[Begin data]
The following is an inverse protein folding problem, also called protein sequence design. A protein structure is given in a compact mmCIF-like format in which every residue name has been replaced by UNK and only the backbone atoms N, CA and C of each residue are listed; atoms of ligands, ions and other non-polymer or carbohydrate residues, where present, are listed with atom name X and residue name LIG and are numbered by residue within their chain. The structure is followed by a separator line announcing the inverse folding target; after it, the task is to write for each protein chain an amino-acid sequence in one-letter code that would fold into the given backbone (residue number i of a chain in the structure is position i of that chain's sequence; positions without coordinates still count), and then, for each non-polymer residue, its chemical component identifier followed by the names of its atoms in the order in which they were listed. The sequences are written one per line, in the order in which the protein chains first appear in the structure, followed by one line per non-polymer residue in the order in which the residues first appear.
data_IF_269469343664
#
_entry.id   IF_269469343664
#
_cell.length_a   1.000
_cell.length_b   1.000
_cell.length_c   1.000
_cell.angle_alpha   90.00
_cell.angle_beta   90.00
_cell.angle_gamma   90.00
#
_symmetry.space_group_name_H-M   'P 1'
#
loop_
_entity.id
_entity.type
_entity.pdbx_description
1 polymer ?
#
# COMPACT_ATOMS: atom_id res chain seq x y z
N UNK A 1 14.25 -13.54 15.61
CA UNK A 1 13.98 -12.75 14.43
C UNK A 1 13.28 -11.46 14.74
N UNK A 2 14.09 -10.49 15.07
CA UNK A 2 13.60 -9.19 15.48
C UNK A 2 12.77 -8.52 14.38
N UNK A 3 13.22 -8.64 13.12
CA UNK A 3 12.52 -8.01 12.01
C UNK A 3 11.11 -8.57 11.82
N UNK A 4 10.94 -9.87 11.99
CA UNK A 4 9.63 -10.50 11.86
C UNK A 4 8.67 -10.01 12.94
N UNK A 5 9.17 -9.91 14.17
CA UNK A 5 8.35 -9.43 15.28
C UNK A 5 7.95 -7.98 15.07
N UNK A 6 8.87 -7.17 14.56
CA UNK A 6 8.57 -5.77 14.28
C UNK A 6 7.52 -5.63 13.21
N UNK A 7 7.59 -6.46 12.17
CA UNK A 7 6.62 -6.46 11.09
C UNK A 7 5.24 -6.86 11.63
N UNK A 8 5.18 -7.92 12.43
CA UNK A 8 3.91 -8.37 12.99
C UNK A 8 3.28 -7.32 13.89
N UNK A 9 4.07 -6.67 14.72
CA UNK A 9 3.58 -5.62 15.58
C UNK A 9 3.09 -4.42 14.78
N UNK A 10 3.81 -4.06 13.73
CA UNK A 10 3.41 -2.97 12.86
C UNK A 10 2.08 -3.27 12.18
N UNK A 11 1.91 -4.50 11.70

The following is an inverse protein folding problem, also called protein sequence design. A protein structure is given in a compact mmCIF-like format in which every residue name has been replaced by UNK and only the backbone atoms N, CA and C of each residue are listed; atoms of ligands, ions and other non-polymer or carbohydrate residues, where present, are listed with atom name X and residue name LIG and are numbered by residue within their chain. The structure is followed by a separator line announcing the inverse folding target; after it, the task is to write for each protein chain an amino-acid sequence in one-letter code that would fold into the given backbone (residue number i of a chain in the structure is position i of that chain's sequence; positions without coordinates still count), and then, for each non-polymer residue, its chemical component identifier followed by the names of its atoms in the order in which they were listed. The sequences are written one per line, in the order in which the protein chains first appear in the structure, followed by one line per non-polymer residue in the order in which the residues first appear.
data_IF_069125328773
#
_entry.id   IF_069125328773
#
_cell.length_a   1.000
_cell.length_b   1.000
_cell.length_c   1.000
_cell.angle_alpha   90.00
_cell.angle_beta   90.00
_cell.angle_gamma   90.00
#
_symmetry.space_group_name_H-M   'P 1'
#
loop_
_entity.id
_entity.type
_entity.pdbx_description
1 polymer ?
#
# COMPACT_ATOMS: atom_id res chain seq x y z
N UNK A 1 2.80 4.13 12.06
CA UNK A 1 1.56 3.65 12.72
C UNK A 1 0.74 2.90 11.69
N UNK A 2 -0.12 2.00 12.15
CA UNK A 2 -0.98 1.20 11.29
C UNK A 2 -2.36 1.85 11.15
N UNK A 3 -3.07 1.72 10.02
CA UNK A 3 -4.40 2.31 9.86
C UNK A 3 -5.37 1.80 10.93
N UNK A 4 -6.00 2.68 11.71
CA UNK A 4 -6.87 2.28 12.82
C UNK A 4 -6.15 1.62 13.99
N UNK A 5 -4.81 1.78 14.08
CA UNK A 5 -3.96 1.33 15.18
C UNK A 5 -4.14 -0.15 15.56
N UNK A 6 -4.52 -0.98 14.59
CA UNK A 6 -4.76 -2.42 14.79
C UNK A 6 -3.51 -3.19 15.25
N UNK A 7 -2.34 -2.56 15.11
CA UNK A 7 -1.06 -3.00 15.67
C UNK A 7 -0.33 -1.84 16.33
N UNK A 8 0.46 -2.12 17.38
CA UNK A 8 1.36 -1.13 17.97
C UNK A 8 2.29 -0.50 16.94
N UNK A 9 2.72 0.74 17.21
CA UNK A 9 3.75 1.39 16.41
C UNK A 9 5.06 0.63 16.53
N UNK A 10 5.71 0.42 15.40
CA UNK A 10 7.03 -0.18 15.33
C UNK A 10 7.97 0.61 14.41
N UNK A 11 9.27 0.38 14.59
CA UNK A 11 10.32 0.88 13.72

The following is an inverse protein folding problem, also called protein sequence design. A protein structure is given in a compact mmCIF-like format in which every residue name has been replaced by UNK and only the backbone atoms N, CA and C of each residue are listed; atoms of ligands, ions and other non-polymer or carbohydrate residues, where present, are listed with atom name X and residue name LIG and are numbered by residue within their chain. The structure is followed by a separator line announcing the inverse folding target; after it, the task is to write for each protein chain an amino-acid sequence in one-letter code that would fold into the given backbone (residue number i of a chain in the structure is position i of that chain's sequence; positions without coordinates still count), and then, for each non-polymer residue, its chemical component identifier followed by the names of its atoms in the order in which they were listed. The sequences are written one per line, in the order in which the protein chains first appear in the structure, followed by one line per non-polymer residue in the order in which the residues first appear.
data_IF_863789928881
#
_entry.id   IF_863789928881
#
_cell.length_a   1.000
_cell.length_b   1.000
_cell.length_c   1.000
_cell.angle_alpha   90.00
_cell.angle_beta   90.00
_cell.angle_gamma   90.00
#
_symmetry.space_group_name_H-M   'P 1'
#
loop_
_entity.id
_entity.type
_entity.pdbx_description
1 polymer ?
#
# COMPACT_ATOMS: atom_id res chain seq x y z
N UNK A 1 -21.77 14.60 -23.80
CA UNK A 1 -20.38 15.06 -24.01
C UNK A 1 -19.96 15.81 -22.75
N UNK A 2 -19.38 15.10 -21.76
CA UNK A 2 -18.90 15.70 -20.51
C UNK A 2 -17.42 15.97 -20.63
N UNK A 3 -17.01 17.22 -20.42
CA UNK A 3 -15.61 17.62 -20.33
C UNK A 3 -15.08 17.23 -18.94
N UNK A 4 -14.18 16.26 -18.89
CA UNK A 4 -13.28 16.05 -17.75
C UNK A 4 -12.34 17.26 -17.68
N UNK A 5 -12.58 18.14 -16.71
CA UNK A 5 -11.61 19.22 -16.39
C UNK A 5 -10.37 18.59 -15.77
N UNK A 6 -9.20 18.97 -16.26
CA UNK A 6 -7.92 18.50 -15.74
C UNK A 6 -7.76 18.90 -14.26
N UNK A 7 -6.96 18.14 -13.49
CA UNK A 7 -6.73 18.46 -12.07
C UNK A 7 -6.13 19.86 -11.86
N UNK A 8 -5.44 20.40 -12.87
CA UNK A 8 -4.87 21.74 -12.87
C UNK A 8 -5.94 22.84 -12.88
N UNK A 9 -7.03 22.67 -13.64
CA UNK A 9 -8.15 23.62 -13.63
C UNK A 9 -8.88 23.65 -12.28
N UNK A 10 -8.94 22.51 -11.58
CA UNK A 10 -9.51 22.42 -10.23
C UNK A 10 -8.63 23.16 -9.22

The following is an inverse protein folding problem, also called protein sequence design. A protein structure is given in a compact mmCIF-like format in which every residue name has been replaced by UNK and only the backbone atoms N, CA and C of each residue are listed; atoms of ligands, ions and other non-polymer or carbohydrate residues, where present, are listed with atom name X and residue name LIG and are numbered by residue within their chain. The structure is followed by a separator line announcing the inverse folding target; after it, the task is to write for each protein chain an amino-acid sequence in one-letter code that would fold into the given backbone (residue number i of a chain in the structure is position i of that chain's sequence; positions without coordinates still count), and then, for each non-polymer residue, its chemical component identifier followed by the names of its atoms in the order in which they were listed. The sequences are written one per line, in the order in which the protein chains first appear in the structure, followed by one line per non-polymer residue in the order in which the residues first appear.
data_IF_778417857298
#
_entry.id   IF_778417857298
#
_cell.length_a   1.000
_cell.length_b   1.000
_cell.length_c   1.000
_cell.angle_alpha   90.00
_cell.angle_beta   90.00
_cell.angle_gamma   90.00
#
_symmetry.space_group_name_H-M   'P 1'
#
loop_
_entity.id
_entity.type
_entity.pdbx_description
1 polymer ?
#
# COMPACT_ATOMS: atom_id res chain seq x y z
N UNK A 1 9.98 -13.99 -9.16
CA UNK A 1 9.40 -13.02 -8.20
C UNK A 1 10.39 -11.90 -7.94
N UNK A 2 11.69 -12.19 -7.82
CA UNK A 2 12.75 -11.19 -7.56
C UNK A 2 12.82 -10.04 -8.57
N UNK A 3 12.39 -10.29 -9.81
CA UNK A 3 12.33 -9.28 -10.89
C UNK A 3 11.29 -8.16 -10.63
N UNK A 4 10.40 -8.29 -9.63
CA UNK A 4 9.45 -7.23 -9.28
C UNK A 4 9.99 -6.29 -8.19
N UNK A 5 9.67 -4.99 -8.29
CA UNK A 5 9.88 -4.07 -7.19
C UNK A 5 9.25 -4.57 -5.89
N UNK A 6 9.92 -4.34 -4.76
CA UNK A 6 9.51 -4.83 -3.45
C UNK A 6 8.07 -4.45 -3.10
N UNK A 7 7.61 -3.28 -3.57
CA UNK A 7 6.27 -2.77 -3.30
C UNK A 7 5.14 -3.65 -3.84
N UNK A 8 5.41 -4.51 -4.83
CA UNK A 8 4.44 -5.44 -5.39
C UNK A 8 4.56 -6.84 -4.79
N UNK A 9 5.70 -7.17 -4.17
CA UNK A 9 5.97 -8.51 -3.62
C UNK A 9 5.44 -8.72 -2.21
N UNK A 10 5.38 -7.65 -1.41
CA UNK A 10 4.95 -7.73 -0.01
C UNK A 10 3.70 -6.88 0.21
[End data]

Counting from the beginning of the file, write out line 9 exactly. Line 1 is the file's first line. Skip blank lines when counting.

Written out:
_cell.angle_alpha   90.00